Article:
Verses 13-16 – Divine revelation gave encouragement and guidance to Ahab. Since there is no mention of Israelite chariots, Ahab’s chariot army may have been disabled by the drought. God’s intervention helped Ahab to lead a surprise attack while the Aramean army was drunk. The purpose of this divine intervention was that Ahab would recognize God’s character. The lesson failed.
Verse 21 – It is reasonable to conclude that much of the Israelite success came from God’s blessing on the surprise infantry attack on the unprepared unharnessed chariots of the Aramean army.
Verse 23 – Since the days of Joshua, Israel soldiers had a reputation for being superior fighters in the hills, but ineffective in the open plains and valleys because they did not use chariots in battle. What Ben-Hadad’s officers did not understand was that it was God, not chariots that made the difference in battle.
Verse 31 – Sackcloth was the symbol of mourning for the dead or for natural disaster. The rope around the head was a sign of submission.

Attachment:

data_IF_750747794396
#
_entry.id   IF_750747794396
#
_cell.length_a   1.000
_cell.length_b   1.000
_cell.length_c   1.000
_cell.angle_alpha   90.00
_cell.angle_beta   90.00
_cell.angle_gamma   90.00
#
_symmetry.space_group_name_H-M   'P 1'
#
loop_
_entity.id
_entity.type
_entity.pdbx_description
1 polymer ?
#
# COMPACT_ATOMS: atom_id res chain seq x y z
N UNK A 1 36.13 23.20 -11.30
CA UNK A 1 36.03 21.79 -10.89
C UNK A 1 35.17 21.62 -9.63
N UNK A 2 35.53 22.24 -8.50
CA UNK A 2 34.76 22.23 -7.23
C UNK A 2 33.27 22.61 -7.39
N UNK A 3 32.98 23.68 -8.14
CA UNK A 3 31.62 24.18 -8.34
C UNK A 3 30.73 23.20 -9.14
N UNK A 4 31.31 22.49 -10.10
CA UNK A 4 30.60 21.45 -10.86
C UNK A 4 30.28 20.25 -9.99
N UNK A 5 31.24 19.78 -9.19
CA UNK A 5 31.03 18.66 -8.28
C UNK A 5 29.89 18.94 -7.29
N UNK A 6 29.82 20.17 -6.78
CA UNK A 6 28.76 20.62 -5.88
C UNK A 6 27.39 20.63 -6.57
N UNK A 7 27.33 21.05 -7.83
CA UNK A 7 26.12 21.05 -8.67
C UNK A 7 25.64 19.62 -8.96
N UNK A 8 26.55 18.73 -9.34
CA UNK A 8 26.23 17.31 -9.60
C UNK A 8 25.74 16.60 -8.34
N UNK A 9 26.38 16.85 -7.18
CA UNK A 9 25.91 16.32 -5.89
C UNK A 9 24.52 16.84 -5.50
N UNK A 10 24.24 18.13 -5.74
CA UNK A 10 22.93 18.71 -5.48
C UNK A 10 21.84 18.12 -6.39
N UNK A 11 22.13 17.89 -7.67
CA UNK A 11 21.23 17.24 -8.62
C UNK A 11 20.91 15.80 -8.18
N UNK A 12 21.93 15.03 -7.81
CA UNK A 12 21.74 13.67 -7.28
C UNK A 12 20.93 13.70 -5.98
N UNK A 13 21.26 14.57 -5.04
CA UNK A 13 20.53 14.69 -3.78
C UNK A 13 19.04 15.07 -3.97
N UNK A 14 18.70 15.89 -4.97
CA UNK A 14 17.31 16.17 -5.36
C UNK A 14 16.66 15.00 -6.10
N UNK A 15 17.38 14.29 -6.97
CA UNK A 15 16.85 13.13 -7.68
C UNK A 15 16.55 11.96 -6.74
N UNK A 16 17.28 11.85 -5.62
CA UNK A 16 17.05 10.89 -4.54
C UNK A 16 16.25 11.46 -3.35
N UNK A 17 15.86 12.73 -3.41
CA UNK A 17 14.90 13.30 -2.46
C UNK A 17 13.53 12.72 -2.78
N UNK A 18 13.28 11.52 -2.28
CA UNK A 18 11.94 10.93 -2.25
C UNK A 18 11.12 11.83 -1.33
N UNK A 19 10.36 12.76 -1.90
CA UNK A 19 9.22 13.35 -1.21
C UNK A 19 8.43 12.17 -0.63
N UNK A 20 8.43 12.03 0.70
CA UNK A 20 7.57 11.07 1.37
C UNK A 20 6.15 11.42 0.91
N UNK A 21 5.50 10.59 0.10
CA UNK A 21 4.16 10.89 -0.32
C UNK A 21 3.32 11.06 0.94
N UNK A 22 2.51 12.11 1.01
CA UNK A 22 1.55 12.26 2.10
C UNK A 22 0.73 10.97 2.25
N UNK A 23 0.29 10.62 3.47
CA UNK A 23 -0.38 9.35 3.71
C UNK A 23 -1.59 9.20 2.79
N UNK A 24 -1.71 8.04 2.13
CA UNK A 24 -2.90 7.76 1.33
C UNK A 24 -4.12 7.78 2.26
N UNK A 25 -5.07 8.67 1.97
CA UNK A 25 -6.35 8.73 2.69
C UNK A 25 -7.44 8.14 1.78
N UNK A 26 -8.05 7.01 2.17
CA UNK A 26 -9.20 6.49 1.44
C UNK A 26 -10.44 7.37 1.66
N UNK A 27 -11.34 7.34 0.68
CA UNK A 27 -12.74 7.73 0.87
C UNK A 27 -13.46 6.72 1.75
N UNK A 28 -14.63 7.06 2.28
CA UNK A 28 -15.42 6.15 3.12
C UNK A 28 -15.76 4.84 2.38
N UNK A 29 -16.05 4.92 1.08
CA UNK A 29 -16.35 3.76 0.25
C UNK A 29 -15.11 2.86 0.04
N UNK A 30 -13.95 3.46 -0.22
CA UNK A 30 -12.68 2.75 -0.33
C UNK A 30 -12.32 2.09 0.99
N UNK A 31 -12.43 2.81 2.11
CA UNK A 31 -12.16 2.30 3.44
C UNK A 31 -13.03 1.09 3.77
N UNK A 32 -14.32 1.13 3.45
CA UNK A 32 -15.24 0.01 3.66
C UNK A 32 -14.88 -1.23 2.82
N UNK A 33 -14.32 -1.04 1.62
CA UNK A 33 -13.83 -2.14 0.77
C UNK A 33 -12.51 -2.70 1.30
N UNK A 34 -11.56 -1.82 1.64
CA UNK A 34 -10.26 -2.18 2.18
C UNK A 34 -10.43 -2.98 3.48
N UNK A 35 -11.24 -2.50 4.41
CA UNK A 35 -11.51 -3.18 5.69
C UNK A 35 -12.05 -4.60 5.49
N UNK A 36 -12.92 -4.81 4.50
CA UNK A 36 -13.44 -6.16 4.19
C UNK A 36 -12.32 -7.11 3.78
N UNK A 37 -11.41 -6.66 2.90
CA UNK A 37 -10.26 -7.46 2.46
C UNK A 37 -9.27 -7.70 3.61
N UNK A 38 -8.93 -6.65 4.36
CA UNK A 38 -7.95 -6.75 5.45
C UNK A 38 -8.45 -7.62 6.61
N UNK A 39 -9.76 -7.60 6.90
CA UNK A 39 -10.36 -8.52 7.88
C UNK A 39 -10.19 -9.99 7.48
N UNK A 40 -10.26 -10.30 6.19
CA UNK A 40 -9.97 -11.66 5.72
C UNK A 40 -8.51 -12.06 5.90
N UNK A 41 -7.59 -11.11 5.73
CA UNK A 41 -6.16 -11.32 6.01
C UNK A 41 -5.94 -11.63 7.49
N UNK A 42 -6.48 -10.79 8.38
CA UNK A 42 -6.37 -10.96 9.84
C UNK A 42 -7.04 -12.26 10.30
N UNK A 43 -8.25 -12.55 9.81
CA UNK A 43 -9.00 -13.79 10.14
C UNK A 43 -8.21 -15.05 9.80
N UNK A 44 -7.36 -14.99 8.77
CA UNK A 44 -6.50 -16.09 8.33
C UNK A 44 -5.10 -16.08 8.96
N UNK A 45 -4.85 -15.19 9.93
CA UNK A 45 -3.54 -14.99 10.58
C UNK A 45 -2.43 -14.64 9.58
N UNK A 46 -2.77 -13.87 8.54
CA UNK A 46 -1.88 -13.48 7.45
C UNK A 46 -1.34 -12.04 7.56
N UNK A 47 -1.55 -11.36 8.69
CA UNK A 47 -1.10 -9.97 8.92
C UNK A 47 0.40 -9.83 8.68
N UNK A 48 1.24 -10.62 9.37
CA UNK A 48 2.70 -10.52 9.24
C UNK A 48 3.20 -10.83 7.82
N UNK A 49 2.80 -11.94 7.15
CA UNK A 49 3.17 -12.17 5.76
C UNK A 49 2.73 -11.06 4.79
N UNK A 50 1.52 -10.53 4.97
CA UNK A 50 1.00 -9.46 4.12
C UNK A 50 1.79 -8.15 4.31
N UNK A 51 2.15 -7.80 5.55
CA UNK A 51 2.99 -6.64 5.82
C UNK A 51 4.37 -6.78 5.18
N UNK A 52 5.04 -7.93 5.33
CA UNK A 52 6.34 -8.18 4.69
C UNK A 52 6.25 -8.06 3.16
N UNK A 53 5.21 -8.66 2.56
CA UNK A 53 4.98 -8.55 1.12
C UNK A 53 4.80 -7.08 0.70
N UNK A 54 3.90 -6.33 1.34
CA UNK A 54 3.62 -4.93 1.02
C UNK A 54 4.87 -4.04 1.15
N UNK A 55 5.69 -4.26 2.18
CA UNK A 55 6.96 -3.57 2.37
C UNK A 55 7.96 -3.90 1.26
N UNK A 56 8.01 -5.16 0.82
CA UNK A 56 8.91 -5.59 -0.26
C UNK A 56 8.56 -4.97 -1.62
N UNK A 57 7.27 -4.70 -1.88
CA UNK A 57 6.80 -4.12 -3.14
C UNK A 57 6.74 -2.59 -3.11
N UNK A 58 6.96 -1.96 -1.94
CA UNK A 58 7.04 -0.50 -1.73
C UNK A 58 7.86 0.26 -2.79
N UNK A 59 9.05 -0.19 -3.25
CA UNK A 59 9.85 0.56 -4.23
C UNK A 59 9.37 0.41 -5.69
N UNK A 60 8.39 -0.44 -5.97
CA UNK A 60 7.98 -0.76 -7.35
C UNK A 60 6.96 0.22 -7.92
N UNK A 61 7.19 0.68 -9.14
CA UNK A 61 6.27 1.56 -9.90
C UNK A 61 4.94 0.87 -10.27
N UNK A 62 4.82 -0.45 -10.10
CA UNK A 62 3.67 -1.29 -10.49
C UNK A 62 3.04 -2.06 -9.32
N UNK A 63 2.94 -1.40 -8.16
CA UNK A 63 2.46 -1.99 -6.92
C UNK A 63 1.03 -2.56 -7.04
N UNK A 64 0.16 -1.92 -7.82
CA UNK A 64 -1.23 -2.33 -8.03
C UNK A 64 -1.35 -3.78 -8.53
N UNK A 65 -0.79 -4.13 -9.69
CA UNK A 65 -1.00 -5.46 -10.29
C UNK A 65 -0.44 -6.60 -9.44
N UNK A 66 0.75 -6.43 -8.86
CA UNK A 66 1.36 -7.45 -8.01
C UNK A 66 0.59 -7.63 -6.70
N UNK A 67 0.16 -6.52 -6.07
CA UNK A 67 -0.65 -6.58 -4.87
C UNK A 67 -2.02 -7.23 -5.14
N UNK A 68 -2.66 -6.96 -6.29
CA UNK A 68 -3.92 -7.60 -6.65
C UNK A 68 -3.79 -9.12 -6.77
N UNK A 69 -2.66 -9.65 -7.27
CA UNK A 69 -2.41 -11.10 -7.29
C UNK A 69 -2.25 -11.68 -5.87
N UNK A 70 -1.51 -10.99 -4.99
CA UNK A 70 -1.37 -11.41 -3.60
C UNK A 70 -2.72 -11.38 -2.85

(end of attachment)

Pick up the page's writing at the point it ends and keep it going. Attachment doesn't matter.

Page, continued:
Verses 35, 36 – The prophet needed a wound so he would look like an injured soldier and could effectively deliver his prophecy to Ahab. A lion killed the first man because he refused to obey the Lord’s instructions through the prophet.
Verses 41, 42 – God helped Ahab destroy the Aramean army to prove to Ahab and to Aram that He alone is God. But Ahab failed to destroy the king, his greatest enemy. Ben-Hadad was under God’s judgment to die, and Ahab had no authority to let him live. For this, God told Ahab that he must die instead. This prophet’s message soon came true when Ahab was killed on the battlefield (22:35)
Verse 2 – Jezebel was furious about what Elijah had done. These prophets always told her what she wanted to hear. On the other side, Elijah always prophesied doom and gloom to Ahab and Jezebel. Elijah who had caused the death of these prophets had become a thorn in Jezebel’s side. As long as God’s prophet was around, she couldn’t carry out all the evil she wanted.